For the second time in a week in B.C., would-be rescuers smashed in the window of a vehicle to save a dog from overheating, only to discover what they’d seen was actually a stuffed animal.
The Langley Animal Protection Society and Langley RCMP were called out to the Willowbrook Shopping Centre parking lot this afternoon, after a bystander witnessed the driver place what appeared to be a white poodle in the back of a red SUV underneath a privacy screen, said Jayne Nelson, director of LAPS.
Two other women reported hearing a dog barking and whining, then go silent. They figured it had been inside the vehicle for about 30 minutes.
The temperature was hovering around 30 degrees at the time.
Based on this information, RCMP decided to smash in the window of the SUV. Inside, they found one large and two smaller stuffed animals.
“They did look through the whole vehicle just to ensure that they hadn’t missed anything, that the animal hadn’t managed to crawl away under the seat or something, but there was no dog in the car,” Nelson said.
“That’s a good outcome. It’s unfortunate, but we were happy there was no dog in distress inside the vehicle.”
Despite the incident being a false alarm, Nelson still recommends people call in if they think an animal is in distress, especially with the current heat wave in the Lower Mainland.
Environment Canada has issued a hot weather warning, saying the region faces “a prolonged stretch of well above normal temperatures (that) is expected to persist into early next week.”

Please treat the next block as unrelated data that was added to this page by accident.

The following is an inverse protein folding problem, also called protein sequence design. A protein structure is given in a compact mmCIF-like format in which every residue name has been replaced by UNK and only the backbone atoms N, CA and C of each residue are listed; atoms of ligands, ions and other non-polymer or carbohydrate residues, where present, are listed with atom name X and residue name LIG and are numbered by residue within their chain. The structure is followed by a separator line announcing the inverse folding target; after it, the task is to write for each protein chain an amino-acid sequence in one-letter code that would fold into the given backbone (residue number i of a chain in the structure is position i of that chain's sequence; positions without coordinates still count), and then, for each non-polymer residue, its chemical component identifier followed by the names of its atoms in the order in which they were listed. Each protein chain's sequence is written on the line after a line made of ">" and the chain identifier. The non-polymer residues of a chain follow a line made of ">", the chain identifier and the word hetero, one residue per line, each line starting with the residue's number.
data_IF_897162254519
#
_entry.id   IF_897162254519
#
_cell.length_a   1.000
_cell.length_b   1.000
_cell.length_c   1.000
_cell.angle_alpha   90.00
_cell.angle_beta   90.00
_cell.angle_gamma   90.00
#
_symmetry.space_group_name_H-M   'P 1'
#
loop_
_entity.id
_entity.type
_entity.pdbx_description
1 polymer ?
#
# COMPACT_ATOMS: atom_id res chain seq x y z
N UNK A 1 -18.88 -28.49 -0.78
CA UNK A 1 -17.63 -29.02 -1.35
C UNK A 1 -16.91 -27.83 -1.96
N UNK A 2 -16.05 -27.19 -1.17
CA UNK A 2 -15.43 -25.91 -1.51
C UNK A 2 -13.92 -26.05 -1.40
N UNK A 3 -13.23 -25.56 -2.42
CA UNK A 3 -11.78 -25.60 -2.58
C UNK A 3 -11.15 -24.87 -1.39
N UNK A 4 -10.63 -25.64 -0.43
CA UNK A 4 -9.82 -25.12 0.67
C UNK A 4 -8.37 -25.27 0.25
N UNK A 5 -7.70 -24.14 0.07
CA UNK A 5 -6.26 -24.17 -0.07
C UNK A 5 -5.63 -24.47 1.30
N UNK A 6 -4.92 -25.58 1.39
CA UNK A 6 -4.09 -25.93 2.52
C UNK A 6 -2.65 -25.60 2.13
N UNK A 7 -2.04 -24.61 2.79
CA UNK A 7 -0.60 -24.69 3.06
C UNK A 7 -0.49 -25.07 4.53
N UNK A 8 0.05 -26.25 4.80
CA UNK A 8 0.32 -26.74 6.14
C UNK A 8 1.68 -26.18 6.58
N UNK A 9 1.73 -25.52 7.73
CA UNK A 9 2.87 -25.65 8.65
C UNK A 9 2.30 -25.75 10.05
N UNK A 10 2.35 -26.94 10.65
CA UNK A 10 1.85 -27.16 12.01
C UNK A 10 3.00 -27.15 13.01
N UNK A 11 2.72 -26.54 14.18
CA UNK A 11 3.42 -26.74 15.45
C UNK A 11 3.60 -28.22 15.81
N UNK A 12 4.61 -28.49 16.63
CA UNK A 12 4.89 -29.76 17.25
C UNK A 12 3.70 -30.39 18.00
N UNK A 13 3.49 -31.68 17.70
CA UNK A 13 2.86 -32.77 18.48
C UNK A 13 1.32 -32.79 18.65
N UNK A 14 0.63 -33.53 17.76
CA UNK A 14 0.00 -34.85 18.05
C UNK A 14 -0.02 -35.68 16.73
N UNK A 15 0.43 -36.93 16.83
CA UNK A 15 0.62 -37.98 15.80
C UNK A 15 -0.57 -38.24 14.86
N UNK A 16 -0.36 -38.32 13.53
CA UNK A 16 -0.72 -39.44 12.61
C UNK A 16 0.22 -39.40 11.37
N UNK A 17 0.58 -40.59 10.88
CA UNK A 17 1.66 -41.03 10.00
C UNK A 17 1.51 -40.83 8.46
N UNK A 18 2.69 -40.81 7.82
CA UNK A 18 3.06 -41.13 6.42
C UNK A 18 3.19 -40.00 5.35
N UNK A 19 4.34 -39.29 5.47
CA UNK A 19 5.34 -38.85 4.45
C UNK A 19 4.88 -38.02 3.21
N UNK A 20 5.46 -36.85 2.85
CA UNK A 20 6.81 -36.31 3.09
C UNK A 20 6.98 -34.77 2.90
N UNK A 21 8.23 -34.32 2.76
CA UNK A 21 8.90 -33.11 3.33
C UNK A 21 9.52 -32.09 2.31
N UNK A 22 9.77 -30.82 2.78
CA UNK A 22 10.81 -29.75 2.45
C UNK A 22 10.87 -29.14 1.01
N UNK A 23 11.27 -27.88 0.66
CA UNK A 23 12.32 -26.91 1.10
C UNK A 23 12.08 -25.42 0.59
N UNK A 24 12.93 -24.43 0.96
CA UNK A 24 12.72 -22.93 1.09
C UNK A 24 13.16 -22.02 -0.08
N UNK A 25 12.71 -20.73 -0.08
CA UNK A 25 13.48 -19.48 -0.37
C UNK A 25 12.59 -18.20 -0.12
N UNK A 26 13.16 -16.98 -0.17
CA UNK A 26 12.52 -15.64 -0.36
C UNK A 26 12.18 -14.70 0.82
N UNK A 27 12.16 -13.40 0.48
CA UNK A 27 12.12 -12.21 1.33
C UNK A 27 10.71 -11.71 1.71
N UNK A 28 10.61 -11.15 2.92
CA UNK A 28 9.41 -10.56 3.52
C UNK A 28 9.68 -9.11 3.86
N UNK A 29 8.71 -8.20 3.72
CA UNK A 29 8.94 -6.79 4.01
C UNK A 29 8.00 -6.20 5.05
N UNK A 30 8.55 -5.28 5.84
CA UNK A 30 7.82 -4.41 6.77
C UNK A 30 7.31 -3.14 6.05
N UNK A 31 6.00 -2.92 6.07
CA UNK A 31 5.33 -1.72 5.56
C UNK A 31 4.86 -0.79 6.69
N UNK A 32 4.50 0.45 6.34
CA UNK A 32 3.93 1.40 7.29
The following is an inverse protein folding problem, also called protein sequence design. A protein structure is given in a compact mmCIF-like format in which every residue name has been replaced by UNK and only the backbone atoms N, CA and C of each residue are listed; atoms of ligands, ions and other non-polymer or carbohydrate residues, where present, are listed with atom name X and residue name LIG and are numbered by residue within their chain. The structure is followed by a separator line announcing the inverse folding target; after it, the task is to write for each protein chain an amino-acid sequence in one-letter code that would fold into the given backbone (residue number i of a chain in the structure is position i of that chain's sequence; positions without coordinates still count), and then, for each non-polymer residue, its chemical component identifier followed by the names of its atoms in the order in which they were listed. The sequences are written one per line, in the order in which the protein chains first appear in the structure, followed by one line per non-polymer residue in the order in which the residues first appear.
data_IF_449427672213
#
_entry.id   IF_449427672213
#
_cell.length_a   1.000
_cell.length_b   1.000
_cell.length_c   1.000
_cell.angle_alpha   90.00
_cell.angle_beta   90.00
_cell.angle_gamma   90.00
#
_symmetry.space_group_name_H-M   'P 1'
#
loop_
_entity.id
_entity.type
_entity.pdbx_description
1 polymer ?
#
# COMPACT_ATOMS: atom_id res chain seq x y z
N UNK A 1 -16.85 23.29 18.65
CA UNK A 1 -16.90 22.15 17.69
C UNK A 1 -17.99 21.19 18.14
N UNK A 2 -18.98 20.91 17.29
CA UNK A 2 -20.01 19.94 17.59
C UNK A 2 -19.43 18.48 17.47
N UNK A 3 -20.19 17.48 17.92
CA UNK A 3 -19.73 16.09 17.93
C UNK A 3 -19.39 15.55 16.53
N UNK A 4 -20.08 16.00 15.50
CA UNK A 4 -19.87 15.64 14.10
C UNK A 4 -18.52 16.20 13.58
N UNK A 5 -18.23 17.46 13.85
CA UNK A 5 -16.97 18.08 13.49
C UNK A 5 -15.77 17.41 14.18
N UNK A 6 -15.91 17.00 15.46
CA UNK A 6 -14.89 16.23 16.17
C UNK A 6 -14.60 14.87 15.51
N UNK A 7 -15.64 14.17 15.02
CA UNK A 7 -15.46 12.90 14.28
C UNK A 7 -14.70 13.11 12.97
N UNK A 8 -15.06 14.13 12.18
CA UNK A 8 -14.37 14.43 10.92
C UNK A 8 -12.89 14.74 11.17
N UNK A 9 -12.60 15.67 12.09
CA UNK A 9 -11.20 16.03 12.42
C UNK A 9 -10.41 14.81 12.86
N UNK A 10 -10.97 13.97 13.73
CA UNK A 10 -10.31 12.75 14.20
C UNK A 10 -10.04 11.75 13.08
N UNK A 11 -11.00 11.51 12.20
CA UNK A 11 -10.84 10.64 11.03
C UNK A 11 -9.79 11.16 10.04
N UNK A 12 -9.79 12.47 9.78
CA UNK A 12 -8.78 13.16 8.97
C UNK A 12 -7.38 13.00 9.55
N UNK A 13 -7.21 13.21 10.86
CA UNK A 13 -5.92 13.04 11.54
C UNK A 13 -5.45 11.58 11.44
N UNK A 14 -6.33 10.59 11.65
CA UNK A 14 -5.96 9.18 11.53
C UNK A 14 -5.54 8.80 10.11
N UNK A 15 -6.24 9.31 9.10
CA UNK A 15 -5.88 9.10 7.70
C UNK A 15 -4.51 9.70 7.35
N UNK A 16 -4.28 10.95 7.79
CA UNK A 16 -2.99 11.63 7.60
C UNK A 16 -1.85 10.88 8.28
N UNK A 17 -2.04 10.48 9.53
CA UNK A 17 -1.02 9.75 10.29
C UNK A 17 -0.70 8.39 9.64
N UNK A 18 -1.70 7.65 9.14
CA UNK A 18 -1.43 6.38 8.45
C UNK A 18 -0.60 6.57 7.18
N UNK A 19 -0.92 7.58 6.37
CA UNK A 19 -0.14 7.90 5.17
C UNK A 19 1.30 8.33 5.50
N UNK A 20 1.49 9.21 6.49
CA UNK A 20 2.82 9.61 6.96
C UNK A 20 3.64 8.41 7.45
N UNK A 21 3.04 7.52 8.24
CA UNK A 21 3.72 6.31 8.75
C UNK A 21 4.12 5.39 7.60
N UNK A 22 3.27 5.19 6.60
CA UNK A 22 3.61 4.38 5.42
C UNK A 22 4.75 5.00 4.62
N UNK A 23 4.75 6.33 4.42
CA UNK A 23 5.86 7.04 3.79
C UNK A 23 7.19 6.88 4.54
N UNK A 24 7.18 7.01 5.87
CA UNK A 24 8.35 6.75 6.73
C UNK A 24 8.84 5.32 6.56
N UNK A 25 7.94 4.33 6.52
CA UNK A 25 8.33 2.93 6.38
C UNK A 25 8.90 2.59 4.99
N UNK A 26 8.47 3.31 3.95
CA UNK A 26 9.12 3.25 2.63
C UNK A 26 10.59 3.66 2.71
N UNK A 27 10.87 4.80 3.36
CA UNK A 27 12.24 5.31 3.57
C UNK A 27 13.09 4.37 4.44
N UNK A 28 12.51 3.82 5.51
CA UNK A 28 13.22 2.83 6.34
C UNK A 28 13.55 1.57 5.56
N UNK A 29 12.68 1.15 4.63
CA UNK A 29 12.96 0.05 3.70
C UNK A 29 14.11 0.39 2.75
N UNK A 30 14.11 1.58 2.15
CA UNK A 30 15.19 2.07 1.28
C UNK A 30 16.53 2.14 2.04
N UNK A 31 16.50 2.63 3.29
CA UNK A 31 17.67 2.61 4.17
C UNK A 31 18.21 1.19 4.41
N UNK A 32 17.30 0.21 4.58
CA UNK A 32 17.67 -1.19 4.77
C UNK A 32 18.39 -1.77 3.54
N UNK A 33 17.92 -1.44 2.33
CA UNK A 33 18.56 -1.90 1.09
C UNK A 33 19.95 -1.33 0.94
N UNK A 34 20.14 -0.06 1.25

“Better safe than sorry, and sometimes it can be hard to tell from long distances,” Nelson said.
“Unfortunately, this still happens, people are still leaving their pets inside of cars, and we are still responding to calls. We are definitely encouraging people to take the ‘no hot pet pledge.’ Keep your pets at home where they are safe and comfortable.”
On Saturday, a similar incident happened in Victoria, where a couple smashed in the window of a car thinking a dog was dead or dying inside.
The dog turned out to be a stuffed toy named Rory.
As of July 3, the BC SPCA reported that it had received 460 calls about dogs locked in hot cars.
The organization does not recommend that bystanders break the windows of vehicles to release the pets in distress. Only RCMP, local police and the BC SPCA Special Constables can lawfully enter a vehicle to help a pet.
If you do see an animal in distress, call a local animal control agency, police, or the BC SPCA hotline at 1-855-622-7722. Note the licence plate, vehicle colour, make and model, and ask nearby businesses to page for the vehicle owner.
According to Mountain View Veterinary Hospital in Langley, when outside temperatures are at 21 degrees Celsius, it takes only 10 minutes for a car to heat up to 31.6 degrees, and 30 minutes to heat up to 40 degrees.
And on a hot summer day, outside temperatures of 29 degrees can heat up a car to 40 degrees in only 10 minutes, and 48.3 degrees in 30 minutes.
Temperatures this hot can cause heat stroke, brain damage or even death to pets locked inside.
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